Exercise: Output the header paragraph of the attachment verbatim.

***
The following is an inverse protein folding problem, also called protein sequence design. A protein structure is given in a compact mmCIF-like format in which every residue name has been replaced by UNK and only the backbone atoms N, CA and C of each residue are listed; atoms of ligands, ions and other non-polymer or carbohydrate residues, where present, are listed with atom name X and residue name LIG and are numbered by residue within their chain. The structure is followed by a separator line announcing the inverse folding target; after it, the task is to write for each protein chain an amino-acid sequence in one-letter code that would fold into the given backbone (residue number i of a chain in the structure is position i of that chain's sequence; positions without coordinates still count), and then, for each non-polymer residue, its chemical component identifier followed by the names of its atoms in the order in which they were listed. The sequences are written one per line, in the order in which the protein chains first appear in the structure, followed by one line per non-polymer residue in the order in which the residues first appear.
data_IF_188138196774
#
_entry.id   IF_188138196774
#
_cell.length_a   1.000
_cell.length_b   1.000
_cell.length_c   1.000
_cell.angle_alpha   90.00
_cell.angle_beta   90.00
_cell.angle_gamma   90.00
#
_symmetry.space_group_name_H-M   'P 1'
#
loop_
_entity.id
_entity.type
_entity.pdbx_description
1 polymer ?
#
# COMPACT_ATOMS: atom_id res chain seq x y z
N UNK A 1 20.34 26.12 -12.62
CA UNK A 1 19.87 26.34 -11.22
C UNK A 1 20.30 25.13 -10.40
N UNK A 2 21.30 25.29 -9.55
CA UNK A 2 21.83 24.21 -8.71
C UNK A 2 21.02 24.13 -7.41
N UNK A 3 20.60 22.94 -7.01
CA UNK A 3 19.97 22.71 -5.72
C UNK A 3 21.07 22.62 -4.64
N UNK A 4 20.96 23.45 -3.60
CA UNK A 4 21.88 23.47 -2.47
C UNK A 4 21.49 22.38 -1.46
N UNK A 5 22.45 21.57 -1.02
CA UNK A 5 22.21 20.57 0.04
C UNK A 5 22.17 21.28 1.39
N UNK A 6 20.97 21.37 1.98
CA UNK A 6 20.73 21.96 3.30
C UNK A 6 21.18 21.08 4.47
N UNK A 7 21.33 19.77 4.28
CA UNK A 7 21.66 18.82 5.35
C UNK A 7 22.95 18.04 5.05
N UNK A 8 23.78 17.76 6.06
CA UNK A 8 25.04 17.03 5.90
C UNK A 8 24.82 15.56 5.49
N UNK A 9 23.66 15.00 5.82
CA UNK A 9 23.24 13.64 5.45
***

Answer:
The following is an inverse protein folding problem, also called protein sequence design. A protein structure is given in a compact mmCIF-like format in which every residue name has been replaced by UNK and only the backbone atoms N, CA and C of each residue are listed; atoms of ligands, ions and other non-polymer or carbohydrate residues, where present, are listed with atom name X and residue name LIG and are numbered by residue within their chain. The structure is followed by a separator line announcing the inverse folding target; after it, the task is to write for each protein chain an amino-acid sequence in one-letter code that would fold into the given backbone (residue number i of a chain in the structure is position i of that chain's sequence; positions without coordinates still count), and then, for each non-polymer residue, its chemical component identifier followed by the names of its atoms in the order in which they were listed. The sequences are written one per line, in the order in which the protein chains first appear in the structure, followed by one line per non-polymer residue in the order in which the residues first appear.